Martim Afonso de Sousa
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|Martim Afonso de Sousa|
Painting of Martim Afonso de Sousa by Benedito Calixto
|Governor of Portuguese India|
|Monarch||John III of Portugal|
|Preceded by||Estêvão da Gama|
|Succeeded by||João de Castro|
|1st Captain-major of the Captaincy of São Vicente|
|Monarch||John III of Portugal
Sebastian of Portugal
|Preceded by||Office created|
|Succeeded by||Pero Lopes de Sousa|
Vila Viçosa, Kingdom of Portugal
|Died||21 July 1564
Lisbon, Kingdom of Portugal
|Children||Pero Lopes de Sousa
Lopo Rodrigues de Sousa
Rodrigo Afonso de Sousa
Gonçalo Rodrigues de Sousa
b. Tristão de Sousa
b. Isabel Lopes de Sousa
|Battles/wars||Ottoman–Portuguese conflicts (1538–1557)|
Born in Vila Viçosa, he was commander of the first official Portuguese expedition into mainland of the colony of Brazil. Threatened by the presence of French ships along the coast of Brazil, the Portuguese crown in December 1530 sent a fleet with 400 people led by Martim Afonso de Sousa to establish control and explore. His mission was to place Portuguese markers as far south as the River Plate estuary, but he was shipwrecked there.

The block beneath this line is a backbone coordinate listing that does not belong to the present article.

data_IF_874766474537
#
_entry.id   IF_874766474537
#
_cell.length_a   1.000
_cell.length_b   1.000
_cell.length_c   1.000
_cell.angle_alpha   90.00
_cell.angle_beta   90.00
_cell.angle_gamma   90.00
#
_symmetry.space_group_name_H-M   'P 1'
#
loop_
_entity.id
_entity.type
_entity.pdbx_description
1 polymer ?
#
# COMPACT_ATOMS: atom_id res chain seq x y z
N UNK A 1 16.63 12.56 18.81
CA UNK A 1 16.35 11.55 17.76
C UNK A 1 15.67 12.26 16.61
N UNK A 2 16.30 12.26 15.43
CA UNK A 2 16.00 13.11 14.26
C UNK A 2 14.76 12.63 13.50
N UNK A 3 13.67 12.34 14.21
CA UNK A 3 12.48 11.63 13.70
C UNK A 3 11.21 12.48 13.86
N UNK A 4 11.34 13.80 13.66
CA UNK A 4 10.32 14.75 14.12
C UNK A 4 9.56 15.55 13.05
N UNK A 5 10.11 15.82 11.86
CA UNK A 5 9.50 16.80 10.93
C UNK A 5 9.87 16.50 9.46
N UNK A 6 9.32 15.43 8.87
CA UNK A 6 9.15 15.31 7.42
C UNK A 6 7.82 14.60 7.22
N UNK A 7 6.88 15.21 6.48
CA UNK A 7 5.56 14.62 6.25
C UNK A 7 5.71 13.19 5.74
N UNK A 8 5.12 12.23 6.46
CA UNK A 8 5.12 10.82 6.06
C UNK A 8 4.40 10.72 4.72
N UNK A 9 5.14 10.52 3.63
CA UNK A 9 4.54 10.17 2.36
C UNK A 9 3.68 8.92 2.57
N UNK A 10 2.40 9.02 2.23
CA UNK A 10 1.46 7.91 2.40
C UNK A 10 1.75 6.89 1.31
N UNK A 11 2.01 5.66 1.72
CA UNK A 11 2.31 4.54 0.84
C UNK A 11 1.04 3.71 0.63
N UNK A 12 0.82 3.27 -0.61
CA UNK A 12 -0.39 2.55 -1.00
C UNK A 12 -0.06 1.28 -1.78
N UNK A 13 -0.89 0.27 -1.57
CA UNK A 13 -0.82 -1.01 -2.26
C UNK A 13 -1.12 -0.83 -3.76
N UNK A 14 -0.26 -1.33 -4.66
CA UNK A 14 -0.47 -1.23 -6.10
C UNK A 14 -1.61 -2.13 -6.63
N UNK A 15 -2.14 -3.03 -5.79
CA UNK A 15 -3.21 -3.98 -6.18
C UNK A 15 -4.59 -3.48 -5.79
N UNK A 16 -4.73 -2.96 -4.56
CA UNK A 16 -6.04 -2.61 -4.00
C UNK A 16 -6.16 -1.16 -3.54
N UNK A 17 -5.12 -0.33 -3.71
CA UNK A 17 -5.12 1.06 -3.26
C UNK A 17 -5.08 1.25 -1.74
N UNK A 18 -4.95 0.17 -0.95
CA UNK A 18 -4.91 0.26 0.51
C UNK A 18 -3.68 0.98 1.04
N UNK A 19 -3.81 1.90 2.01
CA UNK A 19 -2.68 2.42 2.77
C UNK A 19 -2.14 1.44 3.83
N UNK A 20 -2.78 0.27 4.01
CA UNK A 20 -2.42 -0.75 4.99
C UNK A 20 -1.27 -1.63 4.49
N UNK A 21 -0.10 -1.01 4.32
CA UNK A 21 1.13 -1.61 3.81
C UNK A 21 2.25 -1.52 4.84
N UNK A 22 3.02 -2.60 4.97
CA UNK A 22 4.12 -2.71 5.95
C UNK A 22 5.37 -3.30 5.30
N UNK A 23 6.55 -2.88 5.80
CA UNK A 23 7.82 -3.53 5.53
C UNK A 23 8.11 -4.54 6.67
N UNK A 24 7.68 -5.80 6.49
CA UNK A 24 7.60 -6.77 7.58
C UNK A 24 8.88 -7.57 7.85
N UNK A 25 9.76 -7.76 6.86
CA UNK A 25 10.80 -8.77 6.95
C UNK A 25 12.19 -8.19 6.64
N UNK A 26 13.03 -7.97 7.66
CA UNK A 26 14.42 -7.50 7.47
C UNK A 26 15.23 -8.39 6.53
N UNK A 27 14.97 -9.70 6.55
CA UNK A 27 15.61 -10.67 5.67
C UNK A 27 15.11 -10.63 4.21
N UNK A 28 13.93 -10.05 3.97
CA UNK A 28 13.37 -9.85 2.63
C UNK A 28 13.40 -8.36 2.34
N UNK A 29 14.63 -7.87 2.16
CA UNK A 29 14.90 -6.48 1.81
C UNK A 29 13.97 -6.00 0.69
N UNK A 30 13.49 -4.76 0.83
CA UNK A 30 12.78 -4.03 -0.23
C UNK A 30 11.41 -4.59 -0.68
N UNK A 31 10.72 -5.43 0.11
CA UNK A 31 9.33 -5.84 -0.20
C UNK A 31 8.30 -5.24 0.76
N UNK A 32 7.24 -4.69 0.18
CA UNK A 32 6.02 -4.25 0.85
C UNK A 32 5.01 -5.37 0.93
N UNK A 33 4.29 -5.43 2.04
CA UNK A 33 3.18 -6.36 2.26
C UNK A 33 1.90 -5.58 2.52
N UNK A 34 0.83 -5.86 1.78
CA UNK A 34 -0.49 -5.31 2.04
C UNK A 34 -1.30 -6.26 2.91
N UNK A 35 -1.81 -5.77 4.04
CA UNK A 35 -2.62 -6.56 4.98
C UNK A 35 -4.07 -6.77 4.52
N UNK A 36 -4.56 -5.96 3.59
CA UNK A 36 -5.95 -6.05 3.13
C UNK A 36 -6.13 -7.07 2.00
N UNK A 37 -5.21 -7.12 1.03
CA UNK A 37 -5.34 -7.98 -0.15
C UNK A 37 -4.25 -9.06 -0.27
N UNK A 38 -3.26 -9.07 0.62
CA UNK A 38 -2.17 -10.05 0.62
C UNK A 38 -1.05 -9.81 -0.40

Upon return to São Vicente and Santos, in 1532 he led troops guided by the native inhabitants and by earlier Portuguese settlers such as João Ramalho up the Serra do Mar mountains to the area near the future village of São Paulo. On the high plateau, he founded the town of Santo André. He also established a sugar mill near the coast at São Vicente, with sugarcane brought from the Portuguese Cape Verde islands. In both activities, Afonso de Sousa established a pattern followed by Portuguese colonizers and Brazilians for long afterward: the "entradas" and "bandeiras" – or explorations and raids into the interior – and the production of sugar along the coast for export.
Sousa was the first Royal Governor of Brazil. He settled in the north-east region of the modern country.
He died in Lisbon in 1571.